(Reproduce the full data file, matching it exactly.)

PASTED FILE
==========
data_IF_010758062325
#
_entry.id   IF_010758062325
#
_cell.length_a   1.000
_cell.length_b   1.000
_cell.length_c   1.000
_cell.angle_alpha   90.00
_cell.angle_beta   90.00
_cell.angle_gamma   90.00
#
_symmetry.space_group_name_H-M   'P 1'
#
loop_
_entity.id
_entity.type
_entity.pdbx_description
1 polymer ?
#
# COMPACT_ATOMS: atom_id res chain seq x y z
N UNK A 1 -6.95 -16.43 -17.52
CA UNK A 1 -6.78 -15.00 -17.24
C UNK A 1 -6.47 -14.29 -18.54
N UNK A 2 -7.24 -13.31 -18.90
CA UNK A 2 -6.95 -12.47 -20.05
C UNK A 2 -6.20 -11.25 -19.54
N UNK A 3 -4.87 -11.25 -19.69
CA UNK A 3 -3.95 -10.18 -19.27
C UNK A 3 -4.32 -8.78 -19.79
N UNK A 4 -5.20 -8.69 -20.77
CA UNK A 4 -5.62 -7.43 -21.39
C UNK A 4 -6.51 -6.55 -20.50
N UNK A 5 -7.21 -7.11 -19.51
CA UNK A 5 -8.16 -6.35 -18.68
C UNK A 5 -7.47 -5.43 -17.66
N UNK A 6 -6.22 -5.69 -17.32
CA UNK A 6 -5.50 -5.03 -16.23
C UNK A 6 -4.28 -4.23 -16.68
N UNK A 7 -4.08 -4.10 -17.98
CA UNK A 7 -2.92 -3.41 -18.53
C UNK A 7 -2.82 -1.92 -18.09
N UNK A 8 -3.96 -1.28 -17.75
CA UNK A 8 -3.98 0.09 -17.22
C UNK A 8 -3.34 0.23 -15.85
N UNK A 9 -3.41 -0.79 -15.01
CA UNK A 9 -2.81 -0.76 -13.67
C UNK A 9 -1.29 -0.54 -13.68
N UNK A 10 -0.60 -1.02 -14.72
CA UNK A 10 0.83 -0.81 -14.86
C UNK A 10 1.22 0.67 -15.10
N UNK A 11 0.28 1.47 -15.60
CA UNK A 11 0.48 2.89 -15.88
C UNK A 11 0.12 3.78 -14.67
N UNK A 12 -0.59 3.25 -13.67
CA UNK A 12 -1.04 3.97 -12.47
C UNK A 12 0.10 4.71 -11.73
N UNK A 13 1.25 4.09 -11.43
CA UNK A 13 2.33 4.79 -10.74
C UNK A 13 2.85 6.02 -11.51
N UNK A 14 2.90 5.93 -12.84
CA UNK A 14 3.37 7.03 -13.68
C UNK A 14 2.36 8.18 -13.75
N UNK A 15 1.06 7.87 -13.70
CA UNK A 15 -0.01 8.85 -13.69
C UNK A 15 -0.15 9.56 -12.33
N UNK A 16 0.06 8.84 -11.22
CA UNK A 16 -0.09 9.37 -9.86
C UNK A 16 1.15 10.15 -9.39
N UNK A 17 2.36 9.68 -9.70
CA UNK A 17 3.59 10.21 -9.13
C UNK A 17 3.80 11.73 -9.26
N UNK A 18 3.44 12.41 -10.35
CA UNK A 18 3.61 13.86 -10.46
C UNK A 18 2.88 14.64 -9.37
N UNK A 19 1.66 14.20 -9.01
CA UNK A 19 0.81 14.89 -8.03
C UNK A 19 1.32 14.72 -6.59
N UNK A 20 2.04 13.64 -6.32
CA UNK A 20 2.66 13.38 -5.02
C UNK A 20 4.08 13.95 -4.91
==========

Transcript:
data_IF_010758062325
#
_entry.id   IF_010758062325
#
_cell.length_a   1.000
_cell.length_b   1.000
_cell.length_c   1.000
_cell.angle_alpha   90.00
_cell.angle_beta   90.00
_cell.angle_gamma   90.00
#
_symmetry.space_group_name_H-M   'P 1'
#
loop_
_entity.id
_entity.type
_entity.pdbx_description
1 polymer ?
#
# COMPACT_ATOMS: atom_id res chain seq x y z
N UNK A 1 -6.95 -16.43 -17.52
CA UNK A 1 -6.78 -15.00 -17.24
C UNK A 1 -6.47 -14.29 -18.54
N UNK A 2 -7.24 -13.31 -18.90
CA UNK A 2 -6.95 -12.47 -20.05
C UNK A 2 -6.20 -11.25 -19.54
N UNK A 3 -4.87 -11.25 -19.69
CA UNK A 3 -3.95 -10.18 -19.27
C UNK A 3 -4.32 -8.78 -19.79
N UNK A 4 -5.20 -8.69 -20.77
CA UNK A 4 -5.62 -7.43 -21.39
C UNK A 4 -6.51 -6.55 -20.50
N UNK A 5 -7.21 -7.11 -19.51
CA UNK A 5 -8.16 -6.35 -18.68
C UNK A 5 -7.47 -5.43 -17.66
N UNK A 6 -6.22 -5.69 -17.32
CA UNK A 6 -5.50 -5.03 -16.23
C UNK A 6 -4.28 -4.23 -16.68
N UNK A 7 -4.08 -4.10 -17.98
CA UNK A 7 -2.92 -3.41 -18.53
C UNK A 7 -2.82 -1.92 -18.09
N UNK A 8 -3.96 -1.28 -17.75
CA UNK A 8 -3.98 0.09 -17.22
C UNK A 8 -3.34 0.23 -15.85
N UNK A 9 -3.41 -0.79 -15.01
CA UNK A 9 -2.81 -0.76 -13.67
C UNK A 9 -1.29 -0.54 -13.68
N UNK A 10 -0.60 -1.02 -14.72
CA UNK A 10 0.83 -0.81 -14.86
C UNK A 10 1.22 0.67 -15.10
N UNK A 11 0.28 1.47 -15.60
CA UNK A 11 0.48 2.89 -15.88
C UNK A 11 0.12 3.78 -14.67
N UNK A 12 -0.59 3.25 -13.67
CA UNK A 12 -1.04 3.97 -12.47
C UNK A 12 0.10 4.71 -11.73
N UNK A 13 1.25 4.09 -11.43
CA UNK A 13 2.33 4.79 -10.74
C UNK A 13 2.85 6.02 -11.51
N UNK A 14 2.90 5.93 -12.84
CA UNK A 14 3.37 7.03 -13.68
C UNK A 14 2.36 8.18 -13.75
N UNK A 15 1.06 7.87 -13.70
CA UNK A 15 -0.01 8.85 -13.69
C UNK A 15 -0.15 9.56 -12.33
N UNK A 16 0.06 8.84 -11.22
CA UNK A 16 -0.09 9.37 -9.86
C UNK A 16 1.15 10.15 -9.39
N UNK A 17 2.36 9.68 -9.70
CA UNK A 17 3.59 10.21 -9.13
C UNK A 17 3.80 11.73 -9.26
N UNK A 18 3.44 12.41 -10.35
CA UNK A 18 3.61 13.86 -10.46
C UNK A 18 2.88 14.64 -9.37
N UNK A 19 1.66 14.20 -9.01
CA UNK A 19 0.81 14.89 -8.03
C UNK A 19 1.32 14.72 -6.59
N UNK A 20 2.04 13.64 -6.32
CA UNK A 20 2.66 13.38 -5.02
C UNK A 20 4.08 13.95 -4.91